"I'm ready to get started, so now what do I do?" Whether people are coming out of university, work or various competitions, everyone seems to have that same question. Here's my answer in ten little pieces.
Over the past five years, I've accrued a lot of advice -- some of it invaluable and some not so much -- as well as lessons learned the hard way. I've also collected quite a few notes and reminders along the way.
Entrepreneurs not only provide us with critical innovation and keep us at the forefront of global markets, they also create ways to gain financial independence. So why has the percentage of start-ups in the U.S. dropped significantly in the last 35 years?
If you're a newer startup, then chances are, you'd love, love a pitch meeting with a big fish like Starbucks. But corporate titans like those are getting pitched all the time. Is there a shortcut to inking a deal with one of them?
The issue comes when your growth gets in the way of running your business correctly. It's hard to run any company, but there are specific challenges that are especially hard about running a fast-growth company. If you're not careful, these challenges can turn into hazards.
In many ways, an entrepreneur's career is like a football game. Both combine a swift pace with a highly competitive atmosphere. The "game" is divided into four quarters. In the first quarter you assess the other team's strengths and weaknesses based on your scouting report.
I'll begin where the majority of successful entrepreneurs begin--"follow your passion." It may be a shopworn phrase, but this advice is as valid today for how to succeed in business as it was a hundred years ago, and it has certainly proven true for me.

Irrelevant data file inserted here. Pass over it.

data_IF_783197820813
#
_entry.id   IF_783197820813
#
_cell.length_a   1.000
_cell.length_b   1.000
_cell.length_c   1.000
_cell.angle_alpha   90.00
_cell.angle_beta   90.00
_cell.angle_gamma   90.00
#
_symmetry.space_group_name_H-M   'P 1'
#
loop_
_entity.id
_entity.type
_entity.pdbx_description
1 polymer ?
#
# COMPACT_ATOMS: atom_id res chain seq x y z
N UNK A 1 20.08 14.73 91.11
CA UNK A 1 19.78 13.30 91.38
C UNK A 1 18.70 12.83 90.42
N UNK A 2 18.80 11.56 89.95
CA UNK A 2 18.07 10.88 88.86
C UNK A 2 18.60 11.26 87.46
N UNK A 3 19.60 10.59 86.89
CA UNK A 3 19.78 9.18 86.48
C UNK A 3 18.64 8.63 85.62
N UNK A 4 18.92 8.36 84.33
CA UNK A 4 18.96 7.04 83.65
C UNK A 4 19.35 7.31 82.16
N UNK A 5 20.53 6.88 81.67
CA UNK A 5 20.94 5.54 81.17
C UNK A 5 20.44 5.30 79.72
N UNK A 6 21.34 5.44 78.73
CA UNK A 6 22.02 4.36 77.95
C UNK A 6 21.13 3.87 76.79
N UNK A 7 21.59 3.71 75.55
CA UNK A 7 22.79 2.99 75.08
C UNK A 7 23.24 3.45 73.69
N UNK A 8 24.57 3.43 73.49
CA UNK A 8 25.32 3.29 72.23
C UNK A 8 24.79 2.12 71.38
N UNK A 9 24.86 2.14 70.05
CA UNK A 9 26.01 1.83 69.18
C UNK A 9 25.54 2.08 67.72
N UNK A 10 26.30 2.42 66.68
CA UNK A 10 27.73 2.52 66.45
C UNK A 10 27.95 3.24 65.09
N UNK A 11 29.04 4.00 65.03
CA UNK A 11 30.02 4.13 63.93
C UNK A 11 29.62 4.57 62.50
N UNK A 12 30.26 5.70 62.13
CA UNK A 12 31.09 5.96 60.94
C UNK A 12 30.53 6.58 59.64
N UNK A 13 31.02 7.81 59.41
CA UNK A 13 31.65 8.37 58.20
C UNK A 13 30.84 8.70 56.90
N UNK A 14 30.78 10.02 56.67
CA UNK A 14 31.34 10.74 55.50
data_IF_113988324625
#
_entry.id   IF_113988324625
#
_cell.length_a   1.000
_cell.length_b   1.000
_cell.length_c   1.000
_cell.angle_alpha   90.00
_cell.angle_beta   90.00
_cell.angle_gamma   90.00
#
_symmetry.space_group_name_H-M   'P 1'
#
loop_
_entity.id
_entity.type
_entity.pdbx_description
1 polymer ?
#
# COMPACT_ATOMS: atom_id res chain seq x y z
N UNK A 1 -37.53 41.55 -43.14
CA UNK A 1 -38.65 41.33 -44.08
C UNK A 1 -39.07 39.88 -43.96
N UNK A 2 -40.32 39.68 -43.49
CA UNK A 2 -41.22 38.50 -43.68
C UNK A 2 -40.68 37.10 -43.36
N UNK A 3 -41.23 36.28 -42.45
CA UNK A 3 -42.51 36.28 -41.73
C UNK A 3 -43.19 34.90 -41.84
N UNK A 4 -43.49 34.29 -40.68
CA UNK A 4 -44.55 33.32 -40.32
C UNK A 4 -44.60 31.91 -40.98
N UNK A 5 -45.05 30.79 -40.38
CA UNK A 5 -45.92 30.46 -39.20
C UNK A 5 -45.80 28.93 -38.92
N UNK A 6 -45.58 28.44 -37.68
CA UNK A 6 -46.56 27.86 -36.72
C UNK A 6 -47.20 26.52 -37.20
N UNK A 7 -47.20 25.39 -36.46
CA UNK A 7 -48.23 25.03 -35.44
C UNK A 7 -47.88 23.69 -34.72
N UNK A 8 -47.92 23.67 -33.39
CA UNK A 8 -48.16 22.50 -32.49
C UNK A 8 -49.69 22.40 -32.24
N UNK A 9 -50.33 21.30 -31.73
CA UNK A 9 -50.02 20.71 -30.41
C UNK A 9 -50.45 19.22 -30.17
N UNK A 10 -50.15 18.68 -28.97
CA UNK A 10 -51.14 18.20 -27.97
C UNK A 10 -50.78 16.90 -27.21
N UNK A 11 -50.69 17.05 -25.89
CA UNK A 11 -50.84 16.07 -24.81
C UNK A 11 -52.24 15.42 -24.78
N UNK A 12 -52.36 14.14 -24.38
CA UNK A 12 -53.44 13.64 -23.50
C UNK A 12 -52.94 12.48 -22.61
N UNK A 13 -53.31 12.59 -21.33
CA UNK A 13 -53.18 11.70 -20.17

It's Winter Olympics time. I often flip past a channel that is showing the sport of curling, and curling is a beautiful analogy for startups -- or more pointedly, for the team that must surround a founder.
My only capital when I started Trans Pacific Traders in 1946 was my accumulated military pay. What I did have was a willingness to research, find opportunities, and make deals. Fancy furniture and a large office would have to wait.
The goal of most entrepreneurs is to win big! Unfortunately, most businesses fail or struggle for years before making money. Often struggling business owners skip over or ignore two important concepts that successful owners know.
The past year was a draining mental experience. It felt as if one day I woke up with a sensitive tooth and the next I was in dire need of a root canal. Six months into our partnership I finally came to terms with the fact that I'd made a mistake.
During the last 10 years as I have invested, advised, and founded startups in New York City. I have also spent a significant amount of that time patrolling its streets as a member of the Auxiliary Unit of the New York Police Department.
The first major difference between having an idea and a startup is how others react to you. You need customer feedback to understand if your product or service provides value in people's lives and what they like or don't like about your company.